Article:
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Room For Everyone — Rebecca’s Rooms Founders Create Hope Through Tragedy

Staff Writer

Courtesy Photo Rebecca Carter

Courtesy Photo
Rebecca Carter

In 2010, Caledonia residents Reid and Cindy Carter experienced every parent’s worst nightmare:  the unexpected and sudden loss of their 8-year-old daughter, Rebecca.  Rebecca had a genetic disorder called Trisomy-13, a chromosomal condition associated with severe intellectual and physiological disabilities. Their other daughter, 20-year old Kayla, also has the disorder.  Though Kayla functions at the level of a two month old, Rebecca was able to function at a higher level mentally, but physically she was limited.  The Carters basically split caretaking duties between the two girls.  Due to the large amounts of medication the girls both had to take, it became easier for Cindy to take care of them in the morning, and Reid took over in the evenings.  Rebecca stayed up much longer than Kayla could, so Reid said they really bonded.  One day, Rebecca lay down for a nap and never awoke.  It was a devastating blow to the family.  Even Kayla knew on some level that something wasn’t right.
Coming home from his job at Columbus Air Force Base one day, Reid was listening to the radio and thinking about doing something to fill his evenings.

Hope Harrington Oakes/The Packet  Emily Kellum is the recipient of a gift from Rebecca’s Rooms

Hope Harrington Oakes/The Packet
Emily Kellum is the recipient of a gift from Rebecca’s Rooms

“The Bible tells us to do what our hands turn to naturally.  I’ve always been in construction, painting, carpentry…all my life,” Reid Carter said. “So, it hit me, we could go into the houses of disabled children and re-decorate their rooms, modify them, put in new doors, widened the doors, install ramps, whatever needs to be done.  We’d call it ‘Rebecca’s Rooms’ after our little girl. We had fixed up a room for her, which even included a swing, and she loved it.”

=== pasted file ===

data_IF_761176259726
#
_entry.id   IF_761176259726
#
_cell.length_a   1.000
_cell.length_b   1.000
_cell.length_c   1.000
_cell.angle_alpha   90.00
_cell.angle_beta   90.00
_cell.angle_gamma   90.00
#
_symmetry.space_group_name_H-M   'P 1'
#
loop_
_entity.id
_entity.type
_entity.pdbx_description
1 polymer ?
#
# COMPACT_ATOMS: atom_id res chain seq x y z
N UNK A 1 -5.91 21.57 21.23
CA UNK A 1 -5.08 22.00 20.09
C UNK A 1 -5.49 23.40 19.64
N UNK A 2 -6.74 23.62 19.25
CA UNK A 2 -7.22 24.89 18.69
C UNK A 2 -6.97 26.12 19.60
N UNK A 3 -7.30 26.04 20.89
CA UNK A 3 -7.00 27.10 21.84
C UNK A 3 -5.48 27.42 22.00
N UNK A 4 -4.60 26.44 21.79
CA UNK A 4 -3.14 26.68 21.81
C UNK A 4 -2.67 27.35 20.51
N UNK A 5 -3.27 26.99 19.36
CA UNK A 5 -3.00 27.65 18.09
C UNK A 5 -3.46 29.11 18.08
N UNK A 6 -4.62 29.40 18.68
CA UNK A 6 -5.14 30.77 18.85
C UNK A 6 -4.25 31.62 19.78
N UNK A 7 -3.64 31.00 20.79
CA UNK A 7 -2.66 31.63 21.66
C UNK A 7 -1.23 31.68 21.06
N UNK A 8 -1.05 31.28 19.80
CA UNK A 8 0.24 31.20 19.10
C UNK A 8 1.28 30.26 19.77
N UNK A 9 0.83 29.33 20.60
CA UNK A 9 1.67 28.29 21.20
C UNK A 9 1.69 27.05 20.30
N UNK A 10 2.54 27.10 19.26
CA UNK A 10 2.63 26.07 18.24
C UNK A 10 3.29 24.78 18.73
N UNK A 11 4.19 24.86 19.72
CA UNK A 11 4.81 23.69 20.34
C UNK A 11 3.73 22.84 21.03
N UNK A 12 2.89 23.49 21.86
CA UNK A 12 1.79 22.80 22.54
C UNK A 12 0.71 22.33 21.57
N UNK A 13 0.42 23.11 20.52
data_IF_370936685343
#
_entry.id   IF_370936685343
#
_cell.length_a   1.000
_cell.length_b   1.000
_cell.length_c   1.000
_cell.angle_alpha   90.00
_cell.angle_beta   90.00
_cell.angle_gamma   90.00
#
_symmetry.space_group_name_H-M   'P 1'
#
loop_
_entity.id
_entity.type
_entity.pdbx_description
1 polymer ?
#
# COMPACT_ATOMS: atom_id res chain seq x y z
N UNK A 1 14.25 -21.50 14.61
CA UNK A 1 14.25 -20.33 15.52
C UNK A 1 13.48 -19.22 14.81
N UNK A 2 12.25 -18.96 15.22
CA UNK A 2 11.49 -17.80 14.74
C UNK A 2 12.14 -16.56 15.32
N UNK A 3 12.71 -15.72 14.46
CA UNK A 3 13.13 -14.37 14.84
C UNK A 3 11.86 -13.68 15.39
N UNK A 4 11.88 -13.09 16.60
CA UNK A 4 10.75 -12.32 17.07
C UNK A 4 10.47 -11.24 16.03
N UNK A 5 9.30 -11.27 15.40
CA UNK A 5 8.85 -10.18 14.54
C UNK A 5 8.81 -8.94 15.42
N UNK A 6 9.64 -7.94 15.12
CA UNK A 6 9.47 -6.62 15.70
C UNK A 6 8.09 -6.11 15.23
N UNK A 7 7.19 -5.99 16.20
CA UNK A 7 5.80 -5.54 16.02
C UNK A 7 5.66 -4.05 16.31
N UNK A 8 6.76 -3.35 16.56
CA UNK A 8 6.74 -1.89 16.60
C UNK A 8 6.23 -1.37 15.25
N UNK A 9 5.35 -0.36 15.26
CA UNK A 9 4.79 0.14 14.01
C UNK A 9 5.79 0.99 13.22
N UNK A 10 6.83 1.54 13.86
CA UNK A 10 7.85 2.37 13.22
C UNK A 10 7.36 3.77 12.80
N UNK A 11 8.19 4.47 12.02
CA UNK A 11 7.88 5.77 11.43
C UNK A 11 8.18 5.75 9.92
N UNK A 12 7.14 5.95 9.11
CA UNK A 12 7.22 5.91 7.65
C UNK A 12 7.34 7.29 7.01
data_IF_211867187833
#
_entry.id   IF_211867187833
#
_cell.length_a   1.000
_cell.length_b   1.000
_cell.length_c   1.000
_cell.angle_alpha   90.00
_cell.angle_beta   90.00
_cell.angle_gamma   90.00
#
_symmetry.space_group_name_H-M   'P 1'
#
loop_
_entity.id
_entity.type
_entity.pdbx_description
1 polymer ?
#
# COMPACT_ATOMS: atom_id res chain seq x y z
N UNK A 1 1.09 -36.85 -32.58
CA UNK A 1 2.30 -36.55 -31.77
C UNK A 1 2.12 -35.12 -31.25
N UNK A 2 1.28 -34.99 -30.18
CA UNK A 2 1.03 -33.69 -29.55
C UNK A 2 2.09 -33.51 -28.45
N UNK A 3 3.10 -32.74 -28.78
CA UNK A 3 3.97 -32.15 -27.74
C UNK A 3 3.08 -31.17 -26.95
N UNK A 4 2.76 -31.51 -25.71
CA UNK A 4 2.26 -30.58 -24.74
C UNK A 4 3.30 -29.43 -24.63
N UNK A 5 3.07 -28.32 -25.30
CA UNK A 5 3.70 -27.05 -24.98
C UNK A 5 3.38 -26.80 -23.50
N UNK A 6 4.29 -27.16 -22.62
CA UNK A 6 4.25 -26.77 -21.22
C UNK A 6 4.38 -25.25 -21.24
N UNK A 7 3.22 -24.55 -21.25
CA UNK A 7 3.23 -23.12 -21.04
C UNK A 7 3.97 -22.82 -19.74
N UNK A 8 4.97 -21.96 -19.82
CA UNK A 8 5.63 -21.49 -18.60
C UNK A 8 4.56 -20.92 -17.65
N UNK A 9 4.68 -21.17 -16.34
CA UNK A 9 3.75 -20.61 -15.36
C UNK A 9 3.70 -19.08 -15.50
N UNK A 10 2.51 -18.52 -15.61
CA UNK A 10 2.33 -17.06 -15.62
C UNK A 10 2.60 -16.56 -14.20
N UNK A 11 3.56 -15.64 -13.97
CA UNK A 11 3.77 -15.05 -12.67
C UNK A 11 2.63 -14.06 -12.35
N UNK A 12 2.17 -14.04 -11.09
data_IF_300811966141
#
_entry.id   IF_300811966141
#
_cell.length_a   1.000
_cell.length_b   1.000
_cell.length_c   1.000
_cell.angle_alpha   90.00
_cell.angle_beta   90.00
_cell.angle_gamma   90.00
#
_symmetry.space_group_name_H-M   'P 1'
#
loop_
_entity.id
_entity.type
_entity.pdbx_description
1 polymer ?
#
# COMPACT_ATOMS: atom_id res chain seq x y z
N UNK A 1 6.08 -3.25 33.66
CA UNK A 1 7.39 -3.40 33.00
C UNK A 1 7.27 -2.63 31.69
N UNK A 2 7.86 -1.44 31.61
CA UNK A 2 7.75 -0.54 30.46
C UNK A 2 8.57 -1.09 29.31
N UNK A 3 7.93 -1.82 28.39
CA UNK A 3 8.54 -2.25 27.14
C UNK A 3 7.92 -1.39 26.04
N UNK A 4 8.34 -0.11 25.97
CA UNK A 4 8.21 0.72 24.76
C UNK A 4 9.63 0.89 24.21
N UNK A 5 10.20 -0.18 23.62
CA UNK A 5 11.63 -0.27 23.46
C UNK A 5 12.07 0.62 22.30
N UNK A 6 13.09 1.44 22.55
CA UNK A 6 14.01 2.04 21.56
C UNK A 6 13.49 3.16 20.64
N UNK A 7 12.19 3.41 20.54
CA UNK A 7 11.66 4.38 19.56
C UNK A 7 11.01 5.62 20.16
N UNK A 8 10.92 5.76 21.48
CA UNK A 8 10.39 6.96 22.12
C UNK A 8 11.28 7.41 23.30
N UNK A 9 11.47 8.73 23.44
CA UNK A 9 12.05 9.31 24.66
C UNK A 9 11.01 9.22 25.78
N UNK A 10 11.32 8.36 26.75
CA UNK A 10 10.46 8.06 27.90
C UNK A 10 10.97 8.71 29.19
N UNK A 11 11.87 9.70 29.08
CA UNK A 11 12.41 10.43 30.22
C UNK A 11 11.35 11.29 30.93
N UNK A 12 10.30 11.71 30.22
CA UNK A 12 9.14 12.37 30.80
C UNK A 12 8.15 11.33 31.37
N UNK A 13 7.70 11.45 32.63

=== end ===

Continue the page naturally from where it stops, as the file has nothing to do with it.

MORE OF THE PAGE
“Rebecca’s Rooms” is a non-profit charity that relies 100 percent on donations and volunteer participation.  One recent Friday, 20 volunteers met at the home Jim and Melissa Kellum, of Caledonia.  The Kellums’ 12-year-old daughter, Emily, has autism and was nominated by her Uncle Wes to have her room re-done.  Many local businesses contributed to the effort;   Harvey’s donated a $50 gift card, Eden Spa donated a serenity package for Mrs. Kellum, Sun Screens were donated from Southern Awning and Construction, Game Stoppers donated a $50 Gift Card,  Peppers donated a $50 Gift Card and Fairfield Inn donated a room for the family to stay in during the renovation.  Local artist Gail Forstner painted the monkey mural on the wall and continued the theme by painting the bed.  Other donations included materials used in the room, a television, snack baskets, materials and even a gift basket for Emily’s big sister, Shelby.  Old Navy supplied many of the volunteers, as well.  Old Navy’s Columbus Manager, Victoria Mason, even brought her two children, 12-year-old daughter Sidney and 14-year-old son Elliott, to help.
“We saw it in The Packet and signed right up,” Mason said. “Elliott drilled a lot of holes for the sensory board and Sidney helped with the design of the sensory board.  We can’t wait to help with the next one.”
The renovation began on Friday evening and was completed late Saturday afternoon.  Emily’s room had been transformed into a fun but functional room decorated with a playful monkey motif.  At the reveal, Emily walked into the room, looked around, and immediately went over to the bed and began to jump on it.  She was most excited by her new T.V. and soon became busy playing with the new sensory board.  This is the second room the charity has renovated.   The cost of a room can be anywhere from $500 to over $1,000.  There is a Motorcycle Benefit Ride every March, which, along with the other donations, help fund each room.
Even though the focus is on the child with disabilities, Rebecca’s Rooms also tries to do a little extra for the parents and caretakers to help them get a little break from the challenge of day-to-day life dealing with a special-needs child.  Local spa treatments and restaurant gift cards are very welcome to those parents who rarely get the opportunity to get out.  Emily’s parents stood watching their daughter with tears in their eyes.
“We are so grateful,” Kellum said. “The room is so cute, and you can see how happy she is with it.  This such a blessing.”
For more information, or to make a donation, contact


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